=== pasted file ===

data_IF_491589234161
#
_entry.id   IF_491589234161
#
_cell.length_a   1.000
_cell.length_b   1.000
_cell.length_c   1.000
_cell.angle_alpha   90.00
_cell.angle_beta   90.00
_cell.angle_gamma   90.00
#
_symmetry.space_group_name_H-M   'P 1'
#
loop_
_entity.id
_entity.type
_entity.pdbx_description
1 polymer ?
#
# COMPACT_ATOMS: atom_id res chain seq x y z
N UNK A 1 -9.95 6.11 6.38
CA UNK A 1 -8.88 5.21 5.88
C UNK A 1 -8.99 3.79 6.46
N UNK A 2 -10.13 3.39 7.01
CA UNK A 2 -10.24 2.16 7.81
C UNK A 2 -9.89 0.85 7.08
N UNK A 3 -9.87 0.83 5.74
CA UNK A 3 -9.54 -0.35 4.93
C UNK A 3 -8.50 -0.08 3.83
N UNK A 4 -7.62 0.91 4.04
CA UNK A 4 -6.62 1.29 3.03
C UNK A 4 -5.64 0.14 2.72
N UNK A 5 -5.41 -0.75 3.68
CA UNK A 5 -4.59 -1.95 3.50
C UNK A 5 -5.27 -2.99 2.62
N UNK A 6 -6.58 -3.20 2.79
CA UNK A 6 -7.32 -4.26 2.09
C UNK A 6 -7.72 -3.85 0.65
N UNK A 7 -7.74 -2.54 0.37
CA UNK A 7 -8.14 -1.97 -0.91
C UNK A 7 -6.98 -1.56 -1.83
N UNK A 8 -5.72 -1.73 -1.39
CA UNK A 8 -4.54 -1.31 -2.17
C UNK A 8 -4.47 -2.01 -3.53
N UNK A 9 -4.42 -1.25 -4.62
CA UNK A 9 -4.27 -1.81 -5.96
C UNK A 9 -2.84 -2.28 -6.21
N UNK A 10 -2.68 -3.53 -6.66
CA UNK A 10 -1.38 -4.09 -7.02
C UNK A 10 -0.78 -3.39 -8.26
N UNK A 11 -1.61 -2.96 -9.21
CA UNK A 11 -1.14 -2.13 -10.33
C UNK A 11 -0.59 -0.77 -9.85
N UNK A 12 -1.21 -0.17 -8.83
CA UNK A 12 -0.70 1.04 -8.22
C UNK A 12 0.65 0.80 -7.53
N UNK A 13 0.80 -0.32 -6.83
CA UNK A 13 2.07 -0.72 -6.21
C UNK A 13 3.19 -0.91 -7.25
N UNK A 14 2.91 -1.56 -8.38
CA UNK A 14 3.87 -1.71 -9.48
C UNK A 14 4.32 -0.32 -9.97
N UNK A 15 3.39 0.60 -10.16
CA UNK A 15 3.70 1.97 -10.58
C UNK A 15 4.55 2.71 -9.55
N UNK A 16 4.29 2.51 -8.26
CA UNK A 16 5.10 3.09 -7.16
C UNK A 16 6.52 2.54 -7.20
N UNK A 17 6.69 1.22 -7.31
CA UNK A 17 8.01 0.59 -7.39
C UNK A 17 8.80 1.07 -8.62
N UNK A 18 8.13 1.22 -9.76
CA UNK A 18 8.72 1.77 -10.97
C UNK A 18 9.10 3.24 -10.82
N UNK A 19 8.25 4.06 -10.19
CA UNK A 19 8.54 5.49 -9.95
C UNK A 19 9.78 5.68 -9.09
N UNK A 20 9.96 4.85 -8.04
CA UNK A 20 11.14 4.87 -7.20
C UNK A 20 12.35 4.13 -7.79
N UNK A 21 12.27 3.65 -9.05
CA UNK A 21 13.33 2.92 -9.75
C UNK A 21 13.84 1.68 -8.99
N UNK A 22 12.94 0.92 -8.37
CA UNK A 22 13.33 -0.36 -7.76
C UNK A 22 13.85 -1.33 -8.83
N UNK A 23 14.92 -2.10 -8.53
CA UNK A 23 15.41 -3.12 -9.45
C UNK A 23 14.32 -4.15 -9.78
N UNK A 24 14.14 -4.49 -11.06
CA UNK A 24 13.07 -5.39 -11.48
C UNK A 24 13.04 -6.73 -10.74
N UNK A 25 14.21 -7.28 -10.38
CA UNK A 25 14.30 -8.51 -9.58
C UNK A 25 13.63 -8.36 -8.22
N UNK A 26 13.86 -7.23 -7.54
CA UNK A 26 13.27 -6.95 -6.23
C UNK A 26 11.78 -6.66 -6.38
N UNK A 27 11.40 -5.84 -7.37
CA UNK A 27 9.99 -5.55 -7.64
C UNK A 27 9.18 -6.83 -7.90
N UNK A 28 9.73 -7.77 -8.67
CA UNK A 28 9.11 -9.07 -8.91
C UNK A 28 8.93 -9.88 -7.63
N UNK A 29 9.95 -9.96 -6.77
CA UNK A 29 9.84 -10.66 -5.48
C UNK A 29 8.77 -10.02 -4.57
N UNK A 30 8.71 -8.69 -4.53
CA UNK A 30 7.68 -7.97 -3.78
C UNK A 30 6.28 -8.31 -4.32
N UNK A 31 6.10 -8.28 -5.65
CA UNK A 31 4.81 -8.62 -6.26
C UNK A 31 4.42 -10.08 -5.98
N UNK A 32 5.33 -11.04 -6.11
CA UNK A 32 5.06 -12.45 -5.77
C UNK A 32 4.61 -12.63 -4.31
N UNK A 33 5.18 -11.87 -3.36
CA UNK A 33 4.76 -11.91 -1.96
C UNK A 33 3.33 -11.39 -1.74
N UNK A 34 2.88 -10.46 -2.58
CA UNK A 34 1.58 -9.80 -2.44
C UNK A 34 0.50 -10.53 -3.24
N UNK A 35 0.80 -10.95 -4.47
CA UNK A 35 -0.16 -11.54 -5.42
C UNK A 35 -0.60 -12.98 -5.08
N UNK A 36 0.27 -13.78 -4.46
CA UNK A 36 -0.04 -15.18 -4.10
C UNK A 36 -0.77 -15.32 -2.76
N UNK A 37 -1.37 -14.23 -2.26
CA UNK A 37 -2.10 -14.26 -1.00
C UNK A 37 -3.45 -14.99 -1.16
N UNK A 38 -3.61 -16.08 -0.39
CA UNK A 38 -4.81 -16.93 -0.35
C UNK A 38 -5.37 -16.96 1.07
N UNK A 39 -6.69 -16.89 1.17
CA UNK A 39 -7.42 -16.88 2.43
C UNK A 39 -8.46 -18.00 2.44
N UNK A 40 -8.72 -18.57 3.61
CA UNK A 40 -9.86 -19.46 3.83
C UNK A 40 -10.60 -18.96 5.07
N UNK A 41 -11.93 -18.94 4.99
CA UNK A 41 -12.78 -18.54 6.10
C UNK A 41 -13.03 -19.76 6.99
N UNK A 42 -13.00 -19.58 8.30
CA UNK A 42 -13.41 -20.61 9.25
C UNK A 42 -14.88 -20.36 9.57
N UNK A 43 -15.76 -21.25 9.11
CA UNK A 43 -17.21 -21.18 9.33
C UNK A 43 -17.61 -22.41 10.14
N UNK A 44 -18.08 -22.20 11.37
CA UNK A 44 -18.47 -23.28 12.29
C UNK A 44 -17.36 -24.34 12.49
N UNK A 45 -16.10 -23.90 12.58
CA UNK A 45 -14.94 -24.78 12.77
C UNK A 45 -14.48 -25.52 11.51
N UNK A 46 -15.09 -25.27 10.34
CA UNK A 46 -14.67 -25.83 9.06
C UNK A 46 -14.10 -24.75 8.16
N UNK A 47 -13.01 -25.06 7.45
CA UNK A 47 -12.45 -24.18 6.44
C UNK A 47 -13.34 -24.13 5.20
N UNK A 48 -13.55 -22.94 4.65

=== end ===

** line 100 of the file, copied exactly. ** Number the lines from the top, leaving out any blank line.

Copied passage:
CA UNK A 27 9.99 -5.55 -7.64